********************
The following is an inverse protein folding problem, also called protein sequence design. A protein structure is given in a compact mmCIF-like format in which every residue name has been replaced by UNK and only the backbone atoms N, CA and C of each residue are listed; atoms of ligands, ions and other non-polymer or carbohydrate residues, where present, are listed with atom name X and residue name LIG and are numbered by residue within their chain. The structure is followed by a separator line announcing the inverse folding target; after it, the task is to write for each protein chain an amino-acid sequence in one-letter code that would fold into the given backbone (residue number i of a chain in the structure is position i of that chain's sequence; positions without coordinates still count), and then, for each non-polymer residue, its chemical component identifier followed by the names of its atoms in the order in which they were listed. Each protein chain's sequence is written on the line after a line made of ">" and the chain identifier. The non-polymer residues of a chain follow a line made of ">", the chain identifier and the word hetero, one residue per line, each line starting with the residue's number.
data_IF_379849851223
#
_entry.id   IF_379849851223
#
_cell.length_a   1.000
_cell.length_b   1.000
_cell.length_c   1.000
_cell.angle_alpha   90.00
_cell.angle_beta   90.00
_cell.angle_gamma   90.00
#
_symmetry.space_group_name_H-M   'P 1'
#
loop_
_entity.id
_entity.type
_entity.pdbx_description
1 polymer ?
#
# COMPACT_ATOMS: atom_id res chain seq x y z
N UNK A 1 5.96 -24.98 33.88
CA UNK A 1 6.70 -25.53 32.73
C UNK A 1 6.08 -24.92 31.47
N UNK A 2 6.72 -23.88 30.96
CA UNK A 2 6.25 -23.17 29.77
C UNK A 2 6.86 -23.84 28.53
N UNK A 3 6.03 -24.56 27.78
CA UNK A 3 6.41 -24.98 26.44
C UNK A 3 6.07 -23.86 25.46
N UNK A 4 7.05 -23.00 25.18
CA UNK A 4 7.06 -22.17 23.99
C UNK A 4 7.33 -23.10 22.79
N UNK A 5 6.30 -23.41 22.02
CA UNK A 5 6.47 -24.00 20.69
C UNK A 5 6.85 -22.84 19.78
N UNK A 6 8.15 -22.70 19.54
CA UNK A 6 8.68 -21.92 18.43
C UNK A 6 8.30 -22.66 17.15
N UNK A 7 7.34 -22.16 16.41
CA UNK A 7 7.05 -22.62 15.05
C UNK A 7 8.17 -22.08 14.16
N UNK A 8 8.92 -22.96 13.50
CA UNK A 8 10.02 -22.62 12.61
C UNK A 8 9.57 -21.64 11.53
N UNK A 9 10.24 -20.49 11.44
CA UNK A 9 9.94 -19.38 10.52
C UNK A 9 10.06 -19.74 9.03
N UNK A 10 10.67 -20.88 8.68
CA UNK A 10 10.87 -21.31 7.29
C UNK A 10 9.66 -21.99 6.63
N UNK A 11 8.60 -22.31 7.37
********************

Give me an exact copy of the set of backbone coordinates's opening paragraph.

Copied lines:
The following is an inverse protein folding problem, also called protein sequence design. A protein structure is given in a compact mmCIF-like format in which every residue name has been replaced by UNK and only the backbone atoms N, CA and C of each residue are listed; atoms of ligands, ions and other non-polymer or carbohydrate residues, where present, are listed with atom name X and residue name LIG and are numbered by residue within their chain. The structure is followed by a separator line announcing the inverse folding target; after it, the task is to write for each protein chain an amino-acid sequence in one-letter code that would fold into the given backbone (residue number i of a chain in the structure is position i of that chain's sequence; positions without coordinates still count), and then, for each non-polymer residue, its chemical component identifier followed by the names of its atoms in the order in which they were listed. Each protein chain's sequence is written on the line after a line made of ">" and the chain identifier. The non-polymer residues of a chain follow a line made of ">", the chain identifier and the word hetero, one residue per line, each line starting with the residue's number.